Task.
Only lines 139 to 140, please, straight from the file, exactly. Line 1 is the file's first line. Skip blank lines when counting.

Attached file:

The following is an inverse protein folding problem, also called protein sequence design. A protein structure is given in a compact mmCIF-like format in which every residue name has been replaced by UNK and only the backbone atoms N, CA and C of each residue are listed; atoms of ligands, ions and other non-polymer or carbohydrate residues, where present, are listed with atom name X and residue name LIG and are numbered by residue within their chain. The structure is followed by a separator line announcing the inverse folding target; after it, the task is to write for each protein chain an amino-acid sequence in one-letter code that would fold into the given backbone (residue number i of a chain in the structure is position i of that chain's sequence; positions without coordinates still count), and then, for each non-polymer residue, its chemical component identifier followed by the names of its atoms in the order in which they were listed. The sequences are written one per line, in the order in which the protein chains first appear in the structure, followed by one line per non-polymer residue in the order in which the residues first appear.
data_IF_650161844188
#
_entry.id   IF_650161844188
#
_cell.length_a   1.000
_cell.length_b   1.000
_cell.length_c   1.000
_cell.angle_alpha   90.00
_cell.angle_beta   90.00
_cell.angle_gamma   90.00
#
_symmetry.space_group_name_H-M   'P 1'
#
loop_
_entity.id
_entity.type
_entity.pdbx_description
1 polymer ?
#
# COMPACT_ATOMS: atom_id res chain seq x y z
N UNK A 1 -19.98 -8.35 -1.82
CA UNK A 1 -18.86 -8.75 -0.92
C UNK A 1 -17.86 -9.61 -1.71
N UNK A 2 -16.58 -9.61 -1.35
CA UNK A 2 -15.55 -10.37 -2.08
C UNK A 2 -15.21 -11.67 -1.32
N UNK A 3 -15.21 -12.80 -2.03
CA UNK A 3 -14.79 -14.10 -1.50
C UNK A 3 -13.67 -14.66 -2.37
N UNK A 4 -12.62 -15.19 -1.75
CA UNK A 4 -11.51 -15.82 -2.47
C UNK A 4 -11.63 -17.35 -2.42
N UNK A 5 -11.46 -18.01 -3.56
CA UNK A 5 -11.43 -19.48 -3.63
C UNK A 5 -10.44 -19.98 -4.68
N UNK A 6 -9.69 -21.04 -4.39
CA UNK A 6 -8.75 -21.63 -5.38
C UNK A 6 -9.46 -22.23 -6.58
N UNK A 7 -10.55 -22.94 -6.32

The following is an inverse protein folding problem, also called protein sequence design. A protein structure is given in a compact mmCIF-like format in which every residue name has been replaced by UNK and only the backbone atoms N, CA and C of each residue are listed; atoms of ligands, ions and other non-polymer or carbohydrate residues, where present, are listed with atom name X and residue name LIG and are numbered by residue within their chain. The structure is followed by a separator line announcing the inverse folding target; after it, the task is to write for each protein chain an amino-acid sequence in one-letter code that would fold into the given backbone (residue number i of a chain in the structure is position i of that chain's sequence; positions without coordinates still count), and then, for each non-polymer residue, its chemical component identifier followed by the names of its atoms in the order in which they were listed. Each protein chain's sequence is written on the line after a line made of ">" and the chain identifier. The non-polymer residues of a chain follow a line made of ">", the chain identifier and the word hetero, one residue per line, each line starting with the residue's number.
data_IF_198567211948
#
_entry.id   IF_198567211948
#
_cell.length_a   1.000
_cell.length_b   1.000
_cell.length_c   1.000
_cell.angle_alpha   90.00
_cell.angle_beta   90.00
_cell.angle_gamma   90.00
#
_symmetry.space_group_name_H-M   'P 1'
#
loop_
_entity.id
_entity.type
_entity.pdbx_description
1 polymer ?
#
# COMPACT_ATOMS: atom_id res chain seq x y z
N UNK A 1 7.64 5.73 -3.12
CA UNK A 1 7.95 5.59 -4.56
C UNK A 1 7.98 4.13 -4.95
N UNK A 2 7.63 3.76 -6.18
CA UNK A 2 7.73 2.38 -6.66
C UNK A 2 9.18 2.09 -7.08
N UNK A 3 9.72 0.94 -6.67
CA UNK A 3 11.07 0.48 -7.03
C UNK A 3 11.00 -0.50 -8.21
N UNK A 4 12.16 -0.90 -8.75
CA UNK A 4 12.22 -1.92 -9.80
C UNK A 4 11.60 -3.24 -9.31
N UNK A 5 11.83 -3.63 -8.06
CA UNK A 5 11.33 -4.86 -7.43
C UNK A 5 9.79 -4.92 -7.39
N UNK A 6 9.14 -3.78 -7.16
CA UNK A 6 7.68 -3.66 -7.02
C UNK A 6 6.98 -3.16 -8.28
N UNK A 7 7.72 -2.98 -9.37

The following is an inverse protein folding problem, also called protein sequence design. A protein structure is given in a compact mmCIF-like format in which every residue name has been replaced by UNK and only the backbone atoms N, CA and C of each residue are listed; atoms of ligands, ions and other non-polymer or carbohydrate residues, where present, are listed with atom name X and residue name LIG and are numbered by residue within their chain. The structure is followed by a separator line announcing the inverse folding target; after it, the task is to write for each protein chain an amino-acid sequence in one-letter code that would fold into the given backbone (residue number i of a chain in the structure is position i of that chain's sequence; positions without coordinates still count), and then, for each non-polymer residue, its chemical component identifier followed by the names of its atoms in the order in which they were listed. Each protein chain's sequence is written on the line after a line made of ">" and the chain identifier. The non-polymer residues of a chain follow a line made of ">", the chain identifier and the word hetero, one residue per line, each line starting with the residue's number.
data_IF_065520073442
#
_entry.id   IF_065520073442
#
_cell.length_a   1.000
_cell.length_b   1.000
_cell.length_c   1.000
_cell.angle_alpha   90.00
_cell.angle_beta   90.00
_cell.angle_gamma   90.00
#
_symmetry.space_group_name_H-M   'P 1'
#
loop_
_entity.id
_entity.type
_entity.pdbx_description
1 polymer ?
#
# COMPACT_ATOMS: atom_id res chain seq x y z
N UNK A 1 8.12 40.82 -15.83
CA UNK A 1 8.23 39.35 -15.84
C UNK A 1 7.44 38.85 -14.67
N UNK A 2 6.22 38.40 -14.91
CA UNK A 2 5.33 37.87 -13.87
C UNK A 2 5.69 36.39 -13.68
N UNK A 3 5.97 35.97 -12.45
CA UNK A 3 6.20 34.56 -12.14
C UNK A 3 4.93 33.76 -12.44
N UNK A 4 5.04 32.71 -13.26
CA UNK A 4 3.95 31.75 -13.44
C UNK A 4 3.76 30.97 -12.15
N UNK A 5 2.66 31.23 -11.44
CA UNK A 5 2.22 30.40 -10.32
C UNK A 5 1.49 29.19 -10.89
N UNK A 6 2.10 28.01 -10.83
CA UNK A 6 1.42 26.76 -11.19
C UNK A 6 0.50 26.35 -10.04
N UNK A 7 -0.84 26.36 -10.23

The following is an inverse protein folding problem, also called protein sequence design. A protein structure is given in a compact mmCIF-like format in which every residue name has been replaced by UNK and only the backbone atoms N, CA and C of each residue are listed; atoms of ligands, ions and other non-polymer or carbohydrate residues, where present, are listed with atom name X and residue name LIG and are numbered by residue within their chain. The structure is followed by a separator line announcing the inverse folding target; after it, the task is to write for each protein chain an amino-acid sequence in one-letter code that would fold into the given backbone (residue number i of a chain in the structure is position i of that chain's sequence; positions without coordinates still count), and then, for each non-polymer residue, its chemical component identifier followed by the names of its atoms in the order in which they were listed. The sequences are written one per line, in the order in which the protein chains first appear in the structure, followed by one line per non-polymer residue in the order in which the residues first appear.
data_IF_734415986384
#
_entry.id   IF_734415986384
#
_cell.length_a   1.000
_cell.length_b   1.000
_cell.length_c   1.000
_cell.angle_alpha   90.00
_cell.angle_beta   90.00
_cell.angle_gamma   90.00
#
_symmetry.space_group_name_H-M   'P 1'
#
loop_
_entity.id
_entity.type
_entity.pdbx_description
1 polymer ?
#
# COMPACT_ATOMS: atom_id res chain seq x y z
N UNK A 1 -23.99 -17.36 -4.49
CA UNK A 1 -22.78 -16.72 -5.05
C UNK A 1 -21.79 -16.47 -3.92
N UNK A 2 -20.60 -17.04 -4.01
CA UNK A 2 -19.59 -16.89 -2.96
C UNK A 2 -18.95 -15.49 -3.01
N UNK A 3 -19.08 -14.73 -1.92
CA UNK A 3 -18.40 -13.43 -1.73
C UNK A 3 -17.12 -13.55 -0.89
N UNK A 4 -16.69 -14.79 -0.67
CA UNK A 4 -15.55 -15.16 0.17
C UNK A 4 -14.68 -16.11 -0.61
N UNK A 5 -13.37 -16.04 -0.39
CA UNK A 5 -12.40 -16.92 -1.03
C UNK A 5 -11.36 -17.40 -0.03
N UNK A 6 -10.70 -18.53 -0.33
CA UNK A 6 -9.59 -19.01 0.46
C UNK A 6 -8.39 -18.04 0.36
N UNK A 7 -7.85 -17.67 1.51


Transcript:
1 polymer ?
#